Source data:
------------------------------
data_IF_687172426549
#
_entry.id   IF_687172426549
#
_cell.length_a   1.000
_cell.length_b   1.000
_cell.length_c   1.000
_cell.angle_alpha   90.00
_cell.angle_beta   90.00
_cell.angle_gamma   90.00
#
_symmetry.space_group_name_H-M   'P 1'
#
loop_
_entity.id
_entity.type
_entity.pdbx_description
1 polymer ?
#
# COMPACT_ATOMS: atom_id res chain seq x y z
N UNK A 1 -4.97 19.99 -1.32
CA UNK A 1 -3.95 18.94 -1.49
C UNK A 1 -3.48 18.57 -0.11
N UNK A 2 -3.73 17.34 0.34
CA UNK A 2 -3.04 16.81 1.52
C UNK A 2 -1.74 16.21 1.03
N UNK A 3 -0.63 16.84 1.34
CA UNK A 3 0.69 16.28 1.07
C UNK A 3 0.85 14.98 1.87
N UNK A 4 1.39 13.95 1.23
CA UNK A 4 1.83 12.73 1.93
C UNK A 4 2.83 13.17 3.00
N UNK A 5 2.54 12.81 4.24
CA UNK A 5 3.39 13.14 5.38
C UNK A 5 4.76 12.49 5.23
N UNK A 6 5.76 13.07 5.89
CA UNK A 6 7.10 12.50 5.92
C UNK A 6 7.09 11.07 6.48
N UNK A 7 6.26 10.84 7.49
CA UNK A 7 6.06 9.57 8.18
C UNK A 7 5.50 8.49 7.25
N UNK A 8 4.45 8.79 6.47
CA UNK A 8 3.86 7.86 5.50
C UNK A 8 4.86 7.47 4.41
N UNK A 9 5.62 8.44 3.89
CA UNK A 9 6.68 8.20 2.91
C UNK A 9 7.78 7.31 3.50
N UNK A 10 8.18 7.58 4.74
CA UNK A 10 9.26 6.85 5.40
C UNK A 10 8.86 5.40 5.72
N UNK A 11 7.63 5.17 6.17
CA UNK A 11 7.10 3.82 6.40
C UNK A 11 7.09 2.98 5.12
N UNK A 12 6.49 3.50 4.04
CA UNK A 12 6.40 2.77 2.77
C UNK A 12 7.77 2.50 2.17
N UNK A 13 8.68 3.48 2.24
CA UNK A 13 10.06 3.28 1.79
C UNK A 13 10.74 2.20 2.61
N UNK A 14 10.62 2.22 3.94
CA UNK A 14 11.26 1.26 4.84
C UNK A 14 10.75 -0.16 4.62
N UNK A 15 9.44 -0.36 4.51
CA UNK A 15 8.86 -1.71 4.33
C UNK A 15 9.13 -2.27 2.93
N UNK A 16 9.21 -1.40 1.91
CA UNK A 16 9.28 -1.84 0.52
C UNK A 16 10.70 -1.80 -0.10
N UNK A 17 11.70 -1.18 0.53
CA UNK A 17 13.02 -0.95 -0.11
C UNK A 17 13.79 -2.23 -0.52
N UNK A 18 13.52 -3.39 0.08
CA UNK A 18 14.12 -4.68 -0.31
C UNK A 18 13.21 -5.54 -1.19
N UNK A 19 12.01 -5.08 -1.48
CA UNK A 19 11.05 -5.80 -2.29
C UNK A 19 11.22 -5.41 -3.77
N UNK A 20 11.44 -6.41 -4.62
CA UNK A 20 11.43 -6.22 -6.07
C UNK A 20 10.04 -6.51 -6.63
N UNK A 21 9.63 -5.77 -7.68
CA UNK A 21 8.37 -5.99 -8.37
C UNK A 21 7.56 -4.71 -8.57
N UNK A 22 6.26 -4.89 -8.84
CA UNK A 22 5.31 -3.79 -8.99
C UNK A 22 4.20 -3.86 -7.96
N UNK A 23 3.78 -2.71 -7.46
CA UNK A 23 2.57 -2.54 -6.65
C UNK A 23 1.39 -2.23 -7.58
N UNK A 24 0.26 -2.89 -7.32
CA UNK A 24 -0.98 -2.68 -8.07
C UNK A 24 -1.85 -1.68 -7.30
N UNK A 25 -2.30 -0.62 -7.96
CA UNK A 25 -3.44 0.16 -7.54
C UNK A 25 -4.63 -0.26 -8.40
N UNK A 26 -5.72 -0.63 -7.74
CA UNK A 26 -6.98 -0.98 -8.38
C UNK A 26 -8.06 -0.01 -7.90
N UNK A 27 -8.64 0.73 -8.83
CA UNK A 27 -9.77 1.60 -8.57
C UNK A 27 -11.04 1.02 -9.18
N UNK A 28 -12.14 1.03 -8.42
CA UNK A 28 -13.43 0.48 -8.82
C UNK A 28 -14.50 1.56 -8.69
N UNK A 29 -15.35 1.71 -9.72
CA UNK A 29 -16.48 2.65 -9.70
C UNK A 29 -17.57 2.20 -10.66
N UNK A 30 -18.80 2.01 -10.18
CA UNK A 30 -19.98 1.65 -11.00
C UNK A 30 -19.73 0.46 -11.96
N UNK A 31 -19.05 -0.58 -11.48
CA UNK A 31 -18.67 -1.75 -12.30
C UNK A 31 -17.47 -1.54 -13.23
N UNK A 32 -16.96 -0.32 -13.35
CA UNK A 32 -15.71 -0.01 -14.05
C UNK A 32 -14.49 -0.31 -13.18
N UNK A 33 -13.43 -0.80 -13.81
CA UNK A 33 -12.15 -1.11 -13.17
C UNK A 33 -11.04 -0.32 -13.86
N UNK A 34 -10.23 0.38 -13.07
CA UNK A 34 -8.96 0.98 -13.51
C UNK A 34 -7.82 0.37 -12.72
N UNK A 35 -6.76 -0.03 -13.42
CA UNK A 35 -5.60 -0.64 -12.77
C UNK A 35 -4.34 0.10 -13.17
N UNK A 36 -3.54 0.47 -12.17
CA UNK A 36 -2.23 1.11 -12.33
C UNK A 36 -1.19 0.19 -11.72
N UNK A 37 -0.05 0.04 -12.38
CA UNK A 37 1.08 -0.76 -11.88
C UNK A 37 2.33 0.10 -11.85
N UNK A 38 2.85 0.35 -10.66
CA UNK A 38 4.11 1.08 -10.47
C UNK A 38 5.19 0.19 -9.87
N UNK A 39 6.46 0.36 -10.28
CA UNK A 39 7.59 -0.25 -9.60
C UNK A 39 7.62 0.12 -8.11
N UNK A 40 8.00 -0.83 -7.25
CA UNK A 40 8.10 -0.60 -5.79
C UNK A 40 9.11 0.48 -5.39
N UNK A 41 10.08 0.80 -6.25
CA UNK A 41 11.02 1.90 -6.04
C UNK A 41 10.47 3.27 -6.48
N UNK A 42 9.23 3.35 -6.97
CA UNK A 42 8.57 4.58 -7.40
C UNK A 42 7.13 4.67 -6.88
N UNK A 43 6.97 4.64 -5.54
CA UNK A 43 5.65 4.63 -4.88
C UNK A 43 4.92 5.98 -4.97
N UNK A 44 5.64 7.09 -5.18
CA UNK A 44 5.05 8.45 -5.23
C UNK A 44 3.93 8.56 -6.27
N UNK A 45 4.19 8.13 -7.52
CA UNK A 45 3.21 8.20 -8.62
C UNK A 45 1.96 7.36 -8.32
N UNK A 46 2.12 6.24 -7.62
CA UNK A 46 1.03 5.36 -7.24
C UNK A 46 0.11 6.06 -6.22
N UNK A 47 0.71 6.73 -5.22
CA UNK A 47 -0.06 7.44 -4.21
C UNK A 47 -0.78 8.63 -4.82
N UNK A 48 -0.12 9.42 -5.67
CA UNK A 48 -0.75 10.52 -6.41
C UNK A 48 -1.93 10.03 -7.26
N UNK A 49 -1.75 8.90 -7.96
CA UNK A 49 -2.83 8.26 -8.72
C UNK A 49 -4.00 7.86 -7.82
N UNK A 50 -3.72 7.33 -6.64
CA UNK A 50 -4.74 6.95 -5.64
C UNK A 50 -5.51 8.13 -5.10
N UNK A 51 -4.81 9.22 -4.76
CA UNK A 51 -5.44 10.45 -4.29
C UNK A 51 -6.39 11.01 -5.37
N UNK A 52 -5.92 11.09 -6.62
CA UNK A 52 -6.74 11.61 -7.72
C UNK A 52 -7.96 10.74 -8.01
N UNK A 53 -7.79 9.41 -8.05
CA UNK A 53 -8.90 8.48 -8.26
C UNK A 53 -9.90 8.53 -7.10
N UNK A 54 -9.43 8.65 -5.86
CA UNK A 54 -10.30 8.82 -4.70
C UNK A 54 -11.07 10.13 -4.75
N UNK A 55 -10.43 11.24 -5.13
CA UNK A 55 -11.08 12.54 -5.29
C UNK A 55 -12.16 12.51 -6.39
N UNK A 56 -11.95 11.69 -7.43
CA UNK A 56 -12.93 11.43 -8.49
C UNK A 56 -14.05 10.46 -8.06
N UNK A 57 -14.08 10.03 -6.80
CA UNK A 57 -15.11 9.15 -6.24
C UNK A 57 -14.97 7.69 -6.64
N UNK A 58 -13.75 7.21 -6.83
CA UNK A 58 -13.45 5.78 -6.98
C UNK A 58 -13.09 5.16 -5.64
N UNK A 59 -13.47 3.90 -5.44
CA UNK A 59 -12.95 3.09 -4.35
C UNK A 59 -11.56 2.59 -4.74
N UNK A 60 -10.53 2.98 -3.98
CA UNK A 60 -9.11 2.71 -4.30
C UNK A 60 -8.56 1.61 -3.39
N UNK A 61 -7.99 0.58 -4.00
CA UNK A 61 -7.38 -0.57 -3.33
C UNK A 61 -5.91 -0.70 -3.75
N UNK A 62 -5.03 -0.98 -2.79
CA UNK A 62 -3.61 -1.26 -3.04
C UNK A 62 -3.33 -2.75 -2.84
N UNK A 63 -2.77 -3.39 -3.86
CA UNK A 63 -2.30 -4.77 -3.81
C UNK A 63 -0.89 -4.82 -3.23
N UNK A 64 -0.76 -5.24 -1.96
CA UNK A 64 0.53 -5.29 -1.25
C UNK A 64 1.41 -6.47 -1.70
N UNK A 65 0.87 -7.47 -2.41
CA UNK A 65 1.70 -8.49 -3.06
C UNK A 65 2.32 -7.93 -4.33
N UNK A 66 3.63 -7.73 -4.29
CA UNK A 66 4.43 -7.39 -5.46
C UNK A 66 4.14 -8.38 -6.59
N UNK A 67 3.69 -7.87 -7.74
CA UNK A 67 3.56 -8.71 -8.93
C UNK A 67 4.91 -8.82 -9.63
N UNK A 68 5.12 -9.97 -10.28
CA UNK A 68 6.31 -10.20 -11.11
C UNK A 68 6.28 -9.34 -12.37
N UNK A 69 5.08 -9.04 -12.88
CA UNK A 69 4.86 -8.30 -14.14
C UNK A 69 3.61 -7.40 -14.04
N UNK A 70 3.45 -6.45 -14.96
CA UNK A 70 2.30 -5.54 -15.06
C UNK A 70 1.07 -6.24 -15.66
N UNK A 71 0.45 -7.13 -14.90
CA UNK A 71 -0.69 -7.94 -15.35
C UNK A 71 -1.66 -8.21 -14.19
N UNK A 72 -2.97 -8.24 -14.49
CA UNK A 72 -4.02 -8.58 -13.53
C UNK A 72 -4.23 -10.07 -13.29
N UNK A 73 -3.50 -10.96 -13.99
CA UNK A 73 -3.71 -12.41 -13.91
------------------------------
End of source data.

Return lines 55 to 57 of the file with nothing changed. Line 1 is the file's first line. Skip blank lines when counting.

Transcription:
CA UNK A 12 6.40 2.77 2.77
C UNK A 12 7.77 2.50 2.17
N UNK A 13 8.68 3.48 2.24